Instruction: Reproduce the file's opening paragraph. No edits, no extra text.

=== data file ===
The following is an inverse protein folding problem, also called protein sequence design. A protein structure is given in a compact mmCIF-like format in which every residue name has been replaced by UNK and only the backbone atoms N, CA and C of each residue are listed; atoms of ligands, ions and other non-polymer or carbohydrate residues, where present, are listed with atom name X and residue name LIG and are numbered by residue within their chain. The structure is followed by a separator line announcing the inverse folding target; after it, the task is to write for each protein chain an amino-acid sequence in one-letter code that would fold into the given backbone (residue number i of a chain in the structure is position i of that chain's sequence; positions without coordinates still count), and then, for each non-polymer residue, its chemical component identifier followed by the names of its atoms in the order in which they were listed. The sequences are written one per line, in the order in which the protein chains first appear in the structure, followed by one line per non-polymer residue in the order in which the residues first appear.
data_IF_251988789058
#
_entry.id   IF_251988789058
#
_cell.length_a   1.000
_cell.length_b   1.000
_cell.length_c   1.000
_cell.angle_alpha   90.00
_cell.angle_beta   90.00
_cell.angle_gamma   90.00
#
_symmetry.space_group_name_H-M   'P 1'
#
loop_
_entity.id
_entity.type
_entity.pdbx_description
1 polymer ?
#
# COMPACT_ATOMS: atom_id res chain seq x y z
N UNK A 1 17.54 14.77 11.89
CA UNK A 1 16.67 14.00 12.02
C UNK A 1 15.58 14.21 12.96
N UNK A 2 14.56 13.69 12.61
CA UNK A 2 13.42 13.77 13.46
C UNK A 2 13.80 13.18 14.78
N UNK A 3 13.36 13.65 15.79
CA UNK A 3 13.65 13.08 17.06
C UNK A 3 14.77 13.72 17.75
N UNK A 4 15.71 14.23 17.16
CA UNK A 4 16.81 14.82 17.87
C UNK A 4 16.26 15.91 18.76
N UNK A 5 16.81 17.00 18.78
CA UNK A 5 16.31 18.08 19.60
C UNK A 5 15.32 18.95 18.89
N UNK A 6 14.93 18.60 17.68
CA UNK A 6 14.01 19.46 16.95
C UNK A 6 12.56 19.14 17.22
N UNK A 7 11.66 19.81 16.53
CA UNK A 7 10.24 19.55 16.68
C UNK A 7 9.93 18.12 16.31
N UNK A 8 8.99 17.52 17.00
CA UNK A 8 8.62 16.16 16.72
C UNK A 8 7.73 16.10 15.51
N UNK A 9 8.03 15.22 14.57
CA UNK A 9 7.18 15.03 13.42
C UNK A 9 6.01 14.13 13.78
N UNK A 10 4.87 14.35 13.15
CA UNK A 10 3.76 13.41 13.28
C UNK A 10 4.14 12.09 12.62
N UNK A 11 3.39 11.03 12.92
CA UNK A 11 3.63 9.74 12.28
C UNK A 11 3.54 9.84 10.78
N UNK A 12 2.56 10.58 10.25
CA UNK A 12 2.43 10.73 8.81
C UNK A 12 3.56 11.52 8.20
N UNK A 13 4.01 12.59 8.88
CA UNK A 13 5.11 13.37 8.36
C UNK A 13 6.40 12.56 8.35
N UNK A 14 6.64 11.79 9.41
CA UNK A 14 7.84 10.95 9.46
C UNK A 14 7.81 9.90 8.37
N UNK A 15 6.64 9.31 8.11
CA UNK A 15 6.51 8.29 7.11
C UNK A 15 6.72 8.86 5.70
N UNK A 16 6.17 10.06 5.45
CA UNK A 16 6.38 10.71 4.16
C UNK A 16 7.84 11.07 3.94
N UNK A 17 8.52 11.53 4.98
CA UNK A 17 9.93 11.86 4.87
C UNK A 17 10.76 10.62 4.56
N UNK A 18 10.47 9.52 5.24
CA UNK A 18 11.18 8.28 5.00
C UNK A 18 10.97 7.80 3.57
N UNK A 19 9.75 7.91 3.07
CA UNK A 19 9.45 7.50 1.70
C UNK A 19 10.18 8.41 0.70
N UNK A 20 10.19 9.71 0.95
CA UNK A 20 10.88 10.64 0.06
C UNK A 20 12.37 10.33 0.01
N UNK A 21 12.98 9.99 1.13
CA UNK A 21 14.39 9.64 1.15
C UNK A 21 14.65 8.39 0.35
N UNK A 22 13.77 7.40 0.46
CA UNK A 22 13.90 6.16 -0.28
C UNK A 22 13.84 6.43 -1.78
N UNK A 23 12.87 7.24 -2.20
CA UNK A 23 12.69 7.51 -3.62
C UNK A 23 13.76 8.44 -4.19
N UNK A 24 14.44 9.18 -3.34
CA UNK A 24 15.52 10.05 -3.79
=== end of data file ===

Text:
The following is an inverse protein folding problem, also called protein sequence design. A protein structure is given in a compact mmCIF-like format in which every residue name has been replaced by UNK and only the backbone atoms N, CA and C of each residue are listed; atoms of ligands, ions and other non-polymer or carbohydrate residues, where present, are listed with atom name X and residue name LIG and are numbered by residue within their chain. The structure is followed by a separator line announcing the inverse folding target; after it, the task is to write for each protein chain an amino-acid sequence in one-letter code that would fold into the given backbone (residue number i of a chain in the structure is position i of that chain's sequence; positions without coordinates still count), and then, for each non-polymer residue, its chemical component identifier followed by the names of its atoms in the order in which they were listed. The sequences are written one per line, in the order in which the protein chains first appear in the structure, followed by one line per non-polymer residue in the order in which the residues first appear.